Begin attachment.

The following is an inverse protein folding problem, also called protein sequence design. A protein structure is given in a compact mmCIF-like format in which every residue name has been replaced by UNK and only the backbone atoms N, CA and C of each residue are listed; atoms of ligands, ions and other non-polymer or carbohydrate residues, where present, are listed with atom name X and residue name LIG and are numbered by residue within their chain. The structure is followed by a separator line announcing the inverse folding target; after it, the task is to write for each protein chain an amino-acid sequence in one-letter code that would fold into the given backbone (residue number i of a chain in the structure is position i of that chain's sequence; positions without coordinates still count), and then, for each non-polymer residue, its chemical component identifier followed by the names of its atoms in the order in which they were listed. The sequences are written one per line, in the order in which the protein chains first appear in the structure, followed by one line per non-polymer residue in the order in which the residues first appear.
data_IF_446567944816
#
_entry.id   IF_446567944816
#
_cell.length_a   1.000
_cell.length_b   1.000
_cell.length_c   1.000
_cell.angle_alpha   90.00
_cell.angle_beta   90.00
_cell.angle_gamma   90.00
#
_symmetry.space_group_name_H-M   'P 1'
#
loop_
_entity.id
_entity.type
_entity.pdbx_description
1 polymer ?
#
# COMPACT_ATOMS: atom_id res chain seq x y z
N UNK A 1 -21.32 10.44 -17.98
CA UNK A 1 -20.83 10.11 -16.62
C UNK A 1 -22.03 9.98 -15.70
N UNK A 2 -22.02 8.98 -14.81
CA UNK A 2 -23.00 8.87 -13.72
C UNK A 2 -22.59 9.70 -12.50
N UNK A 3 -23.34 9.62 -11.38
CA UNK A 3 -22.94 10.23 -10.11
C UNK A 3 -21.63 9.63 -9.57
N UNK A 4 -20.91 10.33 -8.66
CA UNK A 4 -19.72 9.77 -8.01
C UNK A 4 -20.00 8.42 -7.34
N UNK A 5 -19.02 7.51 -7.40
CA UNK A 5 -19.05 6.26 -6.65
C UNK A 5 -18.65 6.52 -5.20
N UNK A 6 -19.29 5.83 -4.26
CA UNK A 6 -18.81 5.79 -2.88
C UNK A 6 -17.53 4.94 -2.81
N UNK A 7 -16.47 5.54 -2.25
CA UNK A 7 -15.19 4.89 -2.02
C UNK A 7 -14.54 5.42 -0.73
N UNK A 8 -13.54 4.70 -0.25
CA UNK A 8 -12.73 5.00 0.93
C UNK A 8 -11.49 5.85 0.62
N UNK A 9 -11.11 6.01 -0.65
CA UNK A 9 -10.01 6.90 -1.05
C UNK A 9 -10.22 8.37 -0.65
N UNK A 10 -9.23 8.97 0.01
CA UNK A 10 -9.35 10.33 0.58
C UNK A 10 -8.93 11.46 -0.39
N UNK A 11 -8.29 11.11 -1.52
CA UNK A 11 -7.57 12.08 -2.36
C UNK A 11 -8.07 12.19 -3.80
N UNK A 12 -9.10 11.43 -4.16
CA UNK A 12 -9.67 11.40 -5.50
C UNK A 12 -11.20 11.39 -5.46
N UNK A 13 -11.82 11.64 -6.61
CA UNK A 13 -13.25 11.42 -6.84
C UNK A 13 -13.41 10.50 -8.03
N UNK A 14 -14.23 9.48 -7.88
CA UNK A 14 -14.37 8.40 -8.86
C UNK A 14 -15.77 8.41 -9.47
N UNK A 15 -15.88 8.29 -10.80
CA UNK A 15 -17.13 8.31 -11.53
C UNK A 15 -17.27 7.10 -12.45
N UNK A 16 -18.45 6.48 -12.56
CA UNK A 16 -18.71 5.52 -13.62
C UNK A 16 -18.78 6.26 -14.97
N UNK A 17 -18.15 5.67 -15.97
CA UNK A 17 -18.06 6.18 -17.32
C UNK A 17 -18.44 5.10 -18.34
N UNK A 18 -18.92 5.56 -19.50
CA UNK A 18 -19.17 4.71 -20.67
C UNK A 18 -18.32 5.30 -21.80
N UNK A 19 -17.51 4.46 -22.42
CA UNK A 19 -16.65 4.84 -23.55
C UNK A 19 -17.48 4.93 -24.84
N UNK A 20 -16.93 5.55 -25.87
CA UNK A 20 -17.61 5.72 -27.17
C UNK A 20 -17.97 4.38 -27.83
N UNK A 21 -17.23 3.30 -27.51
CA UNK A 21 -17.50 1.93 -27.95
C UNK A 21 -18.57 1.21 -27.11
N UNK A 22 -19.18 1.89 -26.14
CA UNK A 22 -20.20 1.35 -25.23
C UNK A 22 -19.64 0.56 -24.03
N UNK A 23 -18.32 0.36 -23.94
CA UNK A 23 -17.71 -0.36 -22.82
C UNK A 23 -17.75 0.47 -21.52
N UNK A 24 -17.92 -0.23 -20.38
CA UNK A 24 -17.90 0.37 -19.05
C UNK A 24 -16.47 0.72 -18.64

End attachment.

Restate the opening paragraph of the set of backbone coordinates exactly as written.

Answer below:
The following is an inverse protein folding problem, also called protein sequence design. A protein structure is given in a compact mmCIF-like format in which every residue name has been replaced by UNK and only the backbone atoms N, CA and C of each residue are listed; atoms of ligands, ions and other non-polymer or carbohydrate residues, where present, are listed with atom name X and residue name LIG and are numbered by residue within their chain. The structure is followed by a separator line announcing the inverse folding target; after it, the task is to write for each protein chain an amino-acid sequence in one-letter code that would fold into the given backbone (residue number i of a chain in the structure is position i of that chain's sequence; positions without coordinates still count), and then, for each non-polymer residue, its chemical component identifier followed by the names of its atoms in the order in which they were listed. The sequences are written one per line, in the order in which the protein chains first appear in the structure, followed by one line per non-polymer residue in the order in which the residues first appear.